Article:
One thing about the ending is the fact it doesn't really conclude anything, and does not really feel like an ending. What happens there is something that happens multiple times before in the movie too and it doesn't really make any new difference, and the antagonist being Zemo felt somewhat underwhelming to some of the audience because it takes too much thought to feel the affect of everything he causes, while the audience is used to huge villains threatening global safety and going down with a big fight.

While the marketing team of Captain America: Civil War is certainly much better than Batman v. Superman's, it did also reveal a bit too much in it's trailers, not as in spoiling the movie, but rather than the fact if you watched the main trailers(not counting the endless TV spots and randomly released clips), the first hour of the movie rather feels like an extended version of something you've already watched, as you'd know what scene would come up next on the build-up.

Talking about marketing, in one of their statements, the Russo brothers stated that Captain America: Civil War is a 'psychological thriller'. I have to say they're confused about genres, honestly.


Overall, Captain America: Civil War is a very enjoyable movie that keeps you hooked to the edge of your seat throughout the whole ride and is definitely one of the best works of the MCU, as well as comic book movies as a whole, and being the second superhero versus movie this year, this one definitely wins the competition. The movie is very well crafted and handles all the characters decently, as well as having a good plot and a decent screenplay definitely makes it worth your while, with all the actors giving a performance that lives up to the hype.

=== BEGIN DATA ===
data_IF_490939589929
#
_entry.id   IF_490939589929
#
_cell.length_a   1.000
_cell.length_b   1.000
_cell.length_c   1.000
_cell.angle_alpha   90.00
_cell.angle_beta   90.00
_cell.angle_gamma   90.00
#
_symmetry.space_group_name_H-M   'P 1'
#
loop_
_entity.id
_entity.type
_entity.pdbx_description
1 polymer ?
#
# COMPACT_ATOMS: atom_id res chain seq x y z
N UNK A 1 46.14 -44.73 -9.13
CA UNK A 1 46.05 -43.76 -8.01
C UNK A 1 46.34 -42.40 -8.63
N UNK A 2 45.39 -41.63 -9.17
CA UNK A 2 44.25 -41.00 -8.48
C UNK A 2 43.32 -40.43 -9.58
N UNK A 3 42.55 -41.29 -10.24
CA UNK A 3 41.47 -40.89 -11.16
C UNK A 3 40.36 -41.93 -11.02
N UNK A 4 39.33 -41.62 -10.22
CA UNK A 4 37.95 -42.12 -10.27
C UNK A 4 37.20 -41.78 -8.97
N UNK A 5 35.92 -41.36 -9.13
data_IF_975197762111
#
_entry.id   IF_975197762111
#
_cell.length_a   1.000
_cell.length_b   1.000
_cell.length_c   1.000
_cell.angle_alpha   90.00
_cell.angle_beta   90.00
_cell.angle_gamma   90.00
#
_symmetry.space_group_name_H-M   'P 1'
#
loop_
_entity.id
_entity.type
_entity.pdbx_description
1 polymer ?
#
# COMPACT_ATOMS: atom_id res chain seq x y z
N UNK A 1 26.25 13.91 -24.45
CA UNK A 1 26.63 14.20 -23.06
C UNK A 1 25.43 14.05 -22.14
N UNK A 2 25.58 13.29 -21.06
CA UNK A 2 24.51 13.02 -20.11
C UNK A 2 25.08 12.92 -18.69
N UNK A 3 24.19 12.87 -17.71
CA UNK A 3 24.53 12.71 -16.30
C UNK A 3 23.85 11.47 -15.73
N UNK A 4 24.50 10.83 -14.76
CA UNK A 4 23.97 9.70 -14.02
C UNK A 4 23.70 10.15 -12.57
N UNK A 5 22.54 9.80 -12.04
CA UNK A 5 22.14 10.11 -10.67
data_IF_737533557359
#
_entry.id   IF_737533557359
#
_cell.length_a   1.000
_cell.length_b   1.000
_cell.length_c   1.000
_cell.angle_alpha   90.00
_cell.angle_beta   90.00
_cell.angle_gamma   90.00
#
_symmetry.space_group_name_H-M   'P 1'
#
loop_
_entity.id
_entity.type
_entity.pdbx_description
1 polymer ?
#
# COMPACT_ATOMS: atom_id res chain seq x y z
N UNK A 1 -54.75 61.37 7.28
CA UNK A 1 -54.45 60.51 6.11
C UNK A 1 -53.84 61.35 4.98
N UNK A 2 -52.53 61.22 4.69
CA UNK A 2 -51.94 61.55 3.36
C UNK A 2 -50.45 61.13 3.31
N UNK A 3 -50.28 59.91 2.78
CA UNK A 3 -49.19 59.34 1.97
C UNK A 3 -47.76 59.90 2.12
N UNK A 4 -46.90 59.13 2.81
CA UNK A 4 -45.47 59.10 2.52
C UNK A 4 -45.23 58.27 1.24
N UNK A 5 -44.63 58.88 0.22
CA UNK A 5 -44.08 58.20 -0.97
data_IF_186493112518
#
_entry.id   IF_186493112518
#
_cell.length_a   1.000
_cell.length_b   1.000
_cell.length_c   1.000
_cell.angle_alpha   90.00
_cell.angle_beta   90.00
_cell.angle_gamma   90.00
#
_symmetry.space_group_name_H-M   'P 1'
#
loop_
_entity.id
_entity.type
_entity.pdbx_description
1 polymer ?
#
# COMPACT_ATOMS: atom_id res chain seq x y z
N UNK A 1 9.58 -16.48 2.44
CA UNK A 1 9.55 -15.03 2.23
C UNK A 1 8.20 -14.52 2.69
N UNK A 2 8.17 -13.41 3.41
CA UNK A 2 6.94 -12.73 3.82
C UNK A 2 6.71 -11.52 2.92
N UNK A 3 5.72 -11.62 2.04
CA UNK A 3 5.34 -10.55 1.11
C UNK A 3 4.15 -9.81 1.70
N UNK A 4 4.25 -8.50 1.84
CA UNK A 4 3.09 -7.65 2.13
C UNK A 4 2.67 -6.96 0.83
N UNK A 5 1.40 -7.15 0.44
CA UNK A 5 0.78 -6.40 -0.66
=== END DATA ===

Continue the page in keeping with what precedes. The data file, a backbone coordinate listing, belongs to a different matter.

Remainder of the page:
However, the movie is not without it's bad points, such as the antagonist that feels underwhelming, the final act not living up to the previous ones, and not really adding anything new to the table regarding character development of the existing heroes, which you would especially expect for Captain America at least, considering the fact this was supposed to be his movie, but in the end it's honestly just another Avengers film that is disguised as Captain America for some reason.


Final Verdict:

Captain America: Civil War is a 7.8 out of 10

Civil War lives up to the hype, and is definitely a must watch for all comic book fans out there. It's not without it's flaws, but it's good overshadows it by a great margin. Choose your side and choose your seat, because this is going to be among your fun experiences this year.

author

Muhammad Junaid

Muhammad Junaid is the writer of Entertainment Ghost. He writes articles, reviews, previews and entertainment news about gaming, technology, the media and so on. You can follow him on Twitter @Mr_MJunaid and Facebook MJunaid

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Published On Entertainment Ghost At Wednesday, May 11, 2016